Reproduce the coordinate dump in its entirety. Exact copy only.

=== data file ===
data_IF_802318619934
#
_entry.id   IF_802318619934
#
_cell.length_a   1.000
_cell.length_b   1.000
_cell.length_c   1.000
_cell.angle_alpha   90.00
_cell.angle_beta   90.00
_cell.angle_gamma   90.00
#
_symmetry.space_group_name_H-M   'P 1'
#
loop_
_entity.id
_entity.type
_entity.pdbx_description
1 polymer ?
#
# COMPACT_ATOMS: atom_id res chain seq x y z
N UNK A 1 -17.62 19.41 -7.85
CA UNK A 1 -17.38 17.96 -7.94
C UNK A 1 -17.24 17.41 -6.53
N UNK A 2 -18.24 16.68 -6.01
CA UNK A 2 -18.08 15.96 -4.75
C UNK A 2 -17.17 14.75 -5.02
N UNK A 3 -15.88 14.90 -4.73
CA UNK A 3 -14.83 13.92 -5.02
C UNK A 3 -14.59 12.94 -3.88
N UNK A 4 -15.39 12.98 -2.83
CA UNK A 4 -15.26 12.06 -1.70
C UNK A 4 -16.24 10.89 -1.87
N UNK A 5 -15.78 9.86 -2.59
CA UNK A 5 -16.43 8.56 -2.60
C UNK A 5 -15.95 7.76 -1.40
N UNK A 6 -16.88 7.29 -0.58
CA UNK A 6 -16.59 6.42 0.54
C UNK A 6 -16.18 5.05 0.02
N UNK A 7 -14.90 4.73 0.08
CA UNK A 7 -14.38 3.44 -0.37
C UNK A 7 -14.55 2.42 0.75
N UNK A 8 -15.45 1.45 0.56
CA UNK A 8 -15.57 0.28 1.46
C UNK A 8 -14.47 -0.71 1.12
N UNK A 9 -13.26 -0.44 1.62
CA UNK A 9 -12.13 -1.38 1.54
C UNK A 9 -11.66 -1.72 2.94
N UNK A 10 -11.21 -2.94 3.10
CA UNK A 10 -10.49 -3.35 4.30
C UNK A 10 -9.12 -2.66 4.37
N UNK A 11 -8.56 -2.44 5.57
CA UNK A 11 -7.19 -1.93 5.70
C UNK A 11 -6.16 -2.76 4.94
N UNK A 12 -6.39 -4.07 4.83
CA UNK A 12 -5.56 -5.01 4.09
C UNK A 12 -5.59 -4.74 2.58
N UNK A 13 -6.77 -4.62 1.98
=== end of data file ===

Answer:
data_IF_802318619934
#
_entry.id   IF_802318619934
#
_cell.length_a   1.000
_cell.length_b   1.000
_cell.length_c   1.000
_cell.angle_alpha   90.00
_cell.angle_beta   90.00
_cell.angle_gamma   90.00
#
_symmetry.space_group_name_H-M   'P 1'
#
loop_
_entity.id
_entity.type
_entity.pdbx_description
1 polymer ?
#
# COMPACT_ATOMS: atom_id res chain seq x y z
N UNK A 1 -17.62 19.41 -7.85
CA UNK A 1 -17.38 17.96 -7.94
C UNK A 1 -17.24 17.41 -6.53
N UNK A 2 -18.24 16.68 -6.01
CA UNK A 2 -18.08 15.96 -4.75
C UNK A 2 -17.17 14.75 -5.02
N UNK A 3 -15.88 14.90 -4.73
CA UNK A 3 -14.83 13.92 -5.02
C UNK A 3 -14.59 12.94 -3.88
N UNK A 4 -15.39 12.98 -2.83
CA UNK A 4 -15.26 12.06 -1.70
C UNK A 4 -16.24 10.89 -1.87
N UNK A 5 -15.78 9.86 -2.59
CA UNK A 5 -16.43 8.56 -2.60
C UNK A 5 -15.95 7.76 -1.40
N UNK A 6 -16.88 7.29 -0.58
CA UNK A 6 -16.59 6.42 0.54
C UNK A 6 -16.18 5.05 0.02
N UNK A 7 -14.90 4.73 0.08
CA UNK A 7 -14.38 3.44 -0.37
C UNK A 7 -14.55 2.42 0.75
N UNK A 8 -15.45 1.45 0.56
CA UNK A 8 -15.57 0.28 1.46
C UNK A 8 -14.47 -0.71 1.12
N UNK A 9 -13.26 -0.44 1.62
CA UNK A 9 -12.13 -1.38 1.54
C UNK A 9 -11.66 -1.72 2.94
N UNK A 10 -11.21 -2.94 3.10
CA UNK A 10 -10.49 -3.35 4.30
C UNK A 10 -9.12 -2.66 4.37
N UNK A 11 -8.56 -2.44 5.57
CA UNK A 11 -7.19 -1.93 5.70
C UNK A 11 -6.16 -2.76 4.94
N UNK A 12 -6.39 -4.07 4.83
CA UNK A 12 -5.56 -5.01 4.09
C UNK A 12 -5.59 -4.74 2.58
N UNK A 13 -6.77 -4.62 1.98